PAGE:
Safety no walk in the park

2017-02-14 10:29
Catch People’s Post photographer Rashied Isaacs at the Peninsula half marathon on Sunday when he will be raising awareness of the safety of players and spectators on community sport fields.

Catch People’s Post photographer Rashied Isaacs at the Peninsula half marathon on Sunday when he will be raising awareness of the safety of players and spectators on community sport fields.

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From behind the lens into the front line: This is where Rashied Isaacs will be taking an awareness campaign not often addressed.

Thousands flock to sport fields across the peninsula every weekend to either participate in or support community sport clubs. However, far too often injuries occur without there being adequate medical help nearby.

Isaacs will be taking part in the Peninsula 21km half-marathon on Sunday in an effort to raise awareness of safety at local sport fields.

“I am going to attempt my third 21km, but it is not about me, it is about getting the message across. I am partnering with the newspaper that I love and we are going to promote this awareness about safer sport fields,” he says.

Isaacs, known to many local sport fans as “Mr People’s Post”, is a freelance sports photographer for the newspaper and has even based his studies on the common occurrence he has witnessed week after week.

“Being with People’s Post, I am honoured to go to many of the sporting areas; I see it every week where there is no first aid, no traffic plans, so people park where they want to and that makes it difficult for the emergency services to come through and do their work. There is a total disregard for emergency care.

“You will see the coach run up with a bottle of water or ice to put onto a fracture, things like that. I have seen that because they are not medically trained in basic first aid, they are falling short.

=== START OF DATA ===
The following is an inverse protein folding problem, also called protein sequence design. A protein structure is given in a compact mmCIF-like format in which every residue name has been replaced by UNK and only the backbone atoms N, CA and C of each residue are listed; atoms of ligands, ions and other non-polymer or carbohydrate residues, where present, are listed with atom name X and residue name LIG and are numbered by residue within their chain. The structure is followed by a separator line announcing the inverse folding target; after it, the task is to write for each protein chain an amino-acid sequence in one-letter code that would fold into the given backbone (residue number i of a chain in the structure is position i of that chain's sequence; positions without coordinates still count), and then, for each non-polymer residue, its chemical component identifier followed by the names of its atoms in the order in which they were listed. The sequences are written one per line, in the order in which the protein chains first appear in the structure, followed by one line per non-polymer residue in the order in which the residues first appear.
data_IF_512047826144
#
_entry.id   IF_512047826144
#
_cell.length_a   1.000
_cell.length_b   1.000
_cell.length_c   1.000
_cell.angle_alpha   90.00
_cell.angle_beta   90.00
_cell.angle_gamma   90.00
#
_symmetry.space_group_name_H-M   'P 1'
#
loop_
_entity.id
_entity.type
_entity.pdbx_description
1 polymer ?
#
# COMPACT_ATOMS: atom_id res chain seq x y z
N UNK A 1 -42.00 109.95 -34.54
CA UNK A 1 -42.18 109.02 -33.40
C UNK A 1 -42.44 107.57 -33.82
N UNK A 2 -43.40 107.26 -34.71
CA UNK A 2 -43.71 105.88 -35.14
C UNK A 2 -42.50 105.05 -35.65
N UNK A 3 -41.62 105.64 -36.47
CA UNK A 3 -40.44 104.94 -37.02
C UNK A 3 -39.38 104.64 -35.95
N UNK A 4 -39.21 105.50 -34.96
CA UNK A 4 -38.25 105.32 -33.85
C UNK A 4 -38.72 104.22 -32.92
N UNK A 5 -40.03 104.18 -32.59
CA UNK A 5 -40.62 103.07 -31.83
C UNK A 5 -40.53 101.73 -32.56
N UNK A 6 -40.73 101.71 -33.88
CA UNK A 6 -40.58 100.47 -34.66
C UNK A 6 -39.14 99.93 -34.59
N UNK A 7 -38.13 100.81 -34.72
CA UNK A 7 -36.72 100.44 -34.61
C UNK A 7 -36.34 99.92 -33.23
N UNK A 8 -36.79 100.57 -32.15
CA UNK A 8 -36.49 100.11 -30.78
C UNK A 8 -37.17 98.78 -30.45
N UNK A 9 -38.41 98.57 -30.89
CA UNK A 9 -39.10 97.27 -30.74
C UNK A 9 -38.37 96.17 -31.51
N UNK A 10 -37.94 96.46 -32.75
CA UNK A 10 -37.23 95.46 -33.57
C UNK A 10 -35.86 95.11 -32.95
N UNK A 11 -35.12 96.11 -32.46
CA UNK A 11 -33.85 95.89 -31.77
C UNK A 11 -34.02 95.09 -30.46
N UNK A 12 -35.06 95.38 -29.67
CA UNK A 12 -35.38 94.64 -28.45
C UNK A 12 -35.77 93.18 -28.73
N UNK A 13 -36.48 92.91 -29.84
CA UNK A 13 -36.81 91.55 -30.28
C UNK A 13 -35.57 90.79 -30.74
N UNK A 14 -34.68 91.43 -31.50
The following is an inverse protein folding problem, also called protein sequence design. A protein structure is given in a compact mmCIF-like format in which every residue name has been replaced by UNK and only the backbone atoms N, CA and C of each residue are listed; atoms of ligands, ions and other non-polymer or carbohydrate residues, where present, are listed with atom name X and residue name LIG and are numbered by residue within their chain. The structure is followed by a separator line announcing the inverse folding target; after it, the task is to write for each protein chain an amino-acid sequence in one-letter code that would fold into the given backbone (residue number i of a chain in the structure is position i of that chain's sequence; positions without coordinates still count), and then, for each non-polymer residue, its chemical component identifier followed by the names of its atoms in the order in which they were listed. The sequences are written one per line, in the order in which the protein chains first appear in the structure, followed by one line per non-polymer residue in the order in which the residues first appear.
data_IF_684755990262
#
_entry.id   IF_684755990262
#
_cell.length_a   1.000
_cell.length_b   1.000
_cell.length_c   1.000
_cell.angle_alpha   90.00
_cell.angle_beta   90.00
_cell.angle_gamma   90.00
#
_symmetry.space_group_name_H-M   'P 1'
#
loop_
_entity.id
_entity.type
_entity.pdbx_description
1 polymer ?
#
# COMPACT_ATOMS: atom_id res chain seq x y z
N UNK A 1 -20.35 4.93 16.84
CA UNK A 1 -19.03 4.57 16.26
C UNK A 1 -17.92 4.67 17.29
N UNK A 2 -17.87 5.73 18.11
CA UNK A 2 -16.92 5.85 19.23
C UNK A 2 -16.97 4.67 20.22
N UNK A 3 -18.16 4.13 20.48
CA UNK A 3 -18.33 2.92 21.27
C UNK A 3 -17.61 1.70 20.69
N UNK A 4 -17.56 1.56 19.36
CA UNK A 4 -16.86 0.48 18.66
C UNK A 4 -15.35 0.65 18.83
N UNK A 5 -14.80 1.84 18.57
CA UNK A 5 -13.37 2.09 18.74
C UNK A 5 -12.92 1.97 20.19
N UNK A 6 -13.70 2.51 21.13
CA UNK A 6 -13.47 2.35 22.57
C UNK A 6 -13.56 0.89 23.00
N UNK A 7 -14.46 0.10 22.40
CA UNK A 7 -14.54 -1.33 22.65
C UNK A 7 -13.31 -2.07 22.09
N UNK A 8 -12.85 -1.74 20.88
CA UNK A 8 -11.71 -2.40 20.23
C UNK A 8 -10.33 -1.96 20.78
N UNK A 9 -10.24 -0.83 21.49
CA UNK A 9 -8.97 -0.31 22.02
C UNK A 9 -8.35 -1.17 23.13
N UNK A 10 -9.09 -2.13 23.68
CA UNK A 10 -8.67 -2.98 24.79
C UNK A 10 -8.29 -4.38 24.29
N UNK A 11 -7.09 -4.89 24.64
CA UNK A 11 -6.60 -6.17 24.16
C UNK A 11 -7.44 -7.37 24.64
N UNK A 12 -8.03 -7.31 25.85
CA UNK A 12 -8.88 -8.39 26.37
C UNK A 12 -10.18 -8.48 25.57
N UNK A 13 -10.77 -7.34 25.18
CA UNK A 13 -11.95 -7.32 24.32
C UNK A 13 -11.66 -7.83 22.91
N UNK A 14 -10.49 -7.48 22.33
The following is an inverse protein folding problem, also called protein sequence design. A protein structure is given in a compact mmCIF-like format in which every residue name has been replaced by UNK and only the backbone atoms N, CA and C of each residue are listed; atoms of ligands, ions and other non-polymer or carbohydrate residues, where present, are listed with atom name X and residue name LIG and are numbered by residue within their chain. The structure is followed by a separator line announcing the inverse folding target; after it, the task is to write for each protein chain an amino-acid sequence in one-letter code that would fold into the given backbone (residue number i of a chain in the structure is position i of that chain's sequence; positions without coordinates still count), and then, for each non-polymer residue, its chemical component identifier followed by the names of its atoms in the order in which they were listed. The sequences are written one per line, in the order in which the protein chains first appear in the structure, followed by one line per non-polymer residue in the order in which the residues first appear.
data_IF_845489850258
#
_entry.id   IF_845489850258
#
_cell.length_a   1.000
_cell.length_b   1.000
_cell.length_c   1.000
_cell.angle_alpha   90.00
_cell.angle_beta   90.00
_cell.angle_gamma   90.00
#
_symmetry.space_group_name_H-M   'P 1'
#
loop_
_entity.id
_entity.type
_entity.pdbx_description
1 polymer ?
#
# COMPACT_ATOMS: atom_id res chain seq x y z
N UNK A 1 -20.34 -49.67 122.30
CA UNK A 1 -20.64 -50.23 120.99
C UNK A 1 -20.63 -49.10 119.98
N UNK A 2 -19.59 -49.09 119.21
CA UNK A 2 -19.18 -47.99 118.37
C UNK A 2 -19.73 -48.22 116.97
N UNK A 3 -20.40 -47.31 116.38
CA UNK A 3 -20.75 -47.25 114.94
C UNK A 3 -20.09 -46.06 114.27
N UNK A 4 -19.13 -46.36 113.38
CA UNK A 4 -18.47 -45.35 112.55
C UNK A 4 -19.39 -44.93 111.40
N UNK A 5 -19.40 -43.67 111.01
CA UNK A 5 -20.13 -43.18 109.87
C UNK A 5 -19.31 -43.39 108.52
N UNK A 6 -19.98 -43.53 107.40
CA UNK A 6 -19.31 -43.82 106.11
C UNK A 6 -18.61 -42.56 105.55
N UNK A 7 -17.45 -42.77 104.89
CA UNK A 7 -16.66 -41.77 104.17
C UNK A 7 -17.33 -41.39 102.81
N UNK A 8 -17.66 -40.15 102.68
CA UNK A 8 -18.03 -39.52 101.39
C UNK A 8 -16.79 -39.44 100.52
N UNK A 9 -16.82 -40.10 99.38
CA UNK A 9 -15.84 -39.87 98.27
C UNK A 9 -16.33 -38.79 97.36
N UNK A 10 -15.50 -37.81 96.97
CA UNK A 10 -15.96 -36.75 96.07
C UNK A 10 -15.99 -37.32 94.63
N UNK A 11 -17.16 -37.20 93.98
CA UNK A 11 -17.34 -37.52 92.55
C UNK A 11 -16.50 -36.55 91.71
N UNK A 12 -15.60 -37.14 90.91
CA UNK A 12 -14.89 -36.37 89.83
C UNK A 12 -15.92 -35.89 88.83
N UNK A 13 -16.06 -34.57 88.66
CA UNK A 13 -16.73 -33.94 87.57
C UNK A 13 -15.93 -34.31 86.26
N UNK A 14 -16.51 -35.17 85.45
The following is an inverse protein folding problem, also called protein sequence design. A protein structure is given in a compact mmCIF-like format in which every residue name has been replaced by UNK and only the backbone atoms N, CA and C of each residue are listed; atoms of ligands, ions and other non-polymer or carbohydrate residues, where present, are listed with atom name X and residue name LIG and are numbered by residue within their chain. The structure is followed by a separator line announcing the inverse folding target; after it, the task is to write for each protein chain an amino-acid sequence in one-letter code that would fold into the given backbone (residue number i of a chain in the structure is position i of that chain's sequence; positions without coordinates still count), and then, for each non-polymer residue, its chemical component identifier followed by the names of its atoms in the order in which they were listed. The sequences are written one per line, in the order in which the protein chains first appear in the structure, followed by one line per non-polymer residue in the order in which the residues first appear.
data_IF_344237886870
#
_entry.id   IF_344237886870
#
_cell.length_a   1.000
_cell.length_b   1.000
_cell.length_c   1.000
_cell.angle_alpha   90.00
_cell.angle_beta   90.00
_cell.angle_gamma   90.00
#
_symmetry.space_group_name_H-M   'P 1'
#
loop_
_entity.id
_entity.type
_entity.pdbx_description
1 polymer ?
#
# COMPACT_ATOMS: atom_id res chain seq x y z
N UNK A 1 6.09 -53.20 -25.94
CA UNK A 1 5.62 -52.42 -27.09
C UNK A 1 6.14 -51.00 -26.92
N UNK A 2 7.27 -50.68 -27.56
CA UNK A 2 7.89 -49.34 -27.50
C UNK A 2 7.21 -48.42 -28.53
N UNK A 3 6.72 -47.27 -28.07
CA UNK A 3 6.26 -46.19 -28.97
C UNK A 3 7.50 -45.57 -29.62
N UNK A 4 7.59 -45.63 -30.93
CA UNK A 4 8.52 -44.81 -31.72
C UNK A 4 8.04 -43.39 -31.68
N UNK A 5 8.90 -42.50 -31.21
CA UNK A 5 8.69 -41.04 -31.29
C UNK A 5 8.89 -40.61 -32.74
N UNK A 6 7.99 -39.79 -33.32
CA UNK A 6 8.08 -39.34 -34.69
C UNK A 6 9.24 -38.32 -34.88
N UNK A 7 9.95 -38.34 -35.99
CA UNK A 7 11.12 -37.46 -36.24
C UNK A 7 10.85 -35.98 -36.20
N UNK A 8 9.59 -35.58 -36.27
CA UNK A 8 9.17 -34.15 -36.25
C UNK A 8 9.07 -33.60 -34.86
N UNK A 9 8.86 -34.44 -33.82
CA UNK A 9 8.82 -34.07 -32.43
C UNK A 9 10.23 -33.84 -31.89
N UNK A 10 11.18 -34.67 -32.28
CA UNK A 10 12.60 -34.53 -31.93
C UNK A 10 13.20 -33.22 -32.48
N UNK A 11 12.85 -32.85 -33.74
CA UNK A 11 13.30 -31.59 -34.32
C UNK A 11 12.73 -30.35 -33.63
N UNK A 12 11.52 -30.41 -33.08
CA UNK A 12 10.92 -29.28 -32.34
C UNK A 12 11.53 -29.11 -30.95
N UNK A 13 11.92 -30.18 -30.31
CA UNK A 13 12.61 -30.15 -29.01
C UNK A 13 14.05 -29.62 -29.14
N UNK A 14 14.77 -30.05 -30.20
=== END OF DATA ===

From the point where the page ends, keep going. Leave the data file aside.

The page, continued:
“What is sad is they miss the crucial things in the signs and symptoms, especially in contact sport like rugby where head injuries are prevalent. Now what happens is that when there are no medical personnel around and you can’t see these signs and symptoms, you tell the boy to go back onto the field to play and tomorrow he might not wake up. These are all things which I have experienced,” explains Isaacs.

He started investigating the issue around 18 months ago when he started his research, which he says combines his two favourite things, emergency preparedness and photography.

“With my research I have established a problem on our sport fields. Not enough effort is put into keeping the players safe on the field. Many times I have put my camera down to assist and people are amazed, but it is only because I have the training,” he says.

He hopes that his campaign creates greater dialogue between all roleplayers.

“Attitudes need to change first. We must first recognise that we have a problem – the problem is that we are so caught up in other issues that we forget that the players on the field are the most important component. So we must look at changing that, educating ourselves, but other bodies need to come on board as well,” says Isaacs.

He urges companies and those with practical expertise to come forward in an effort to bridge the gap.

“It’s not about me; it is for people to come out and support the idea and encourage me to finish and hopefully I will bring back the medal. I am sure the medal will not only be for me, but for those guys who have lost their lives on the community sport fields.

“As much as I love the newspaper, I also love community sport and that is why I am doing this. I can only imagine that if my kids play there, I want them to be safe and the same thing must apply to everyone else as well.”

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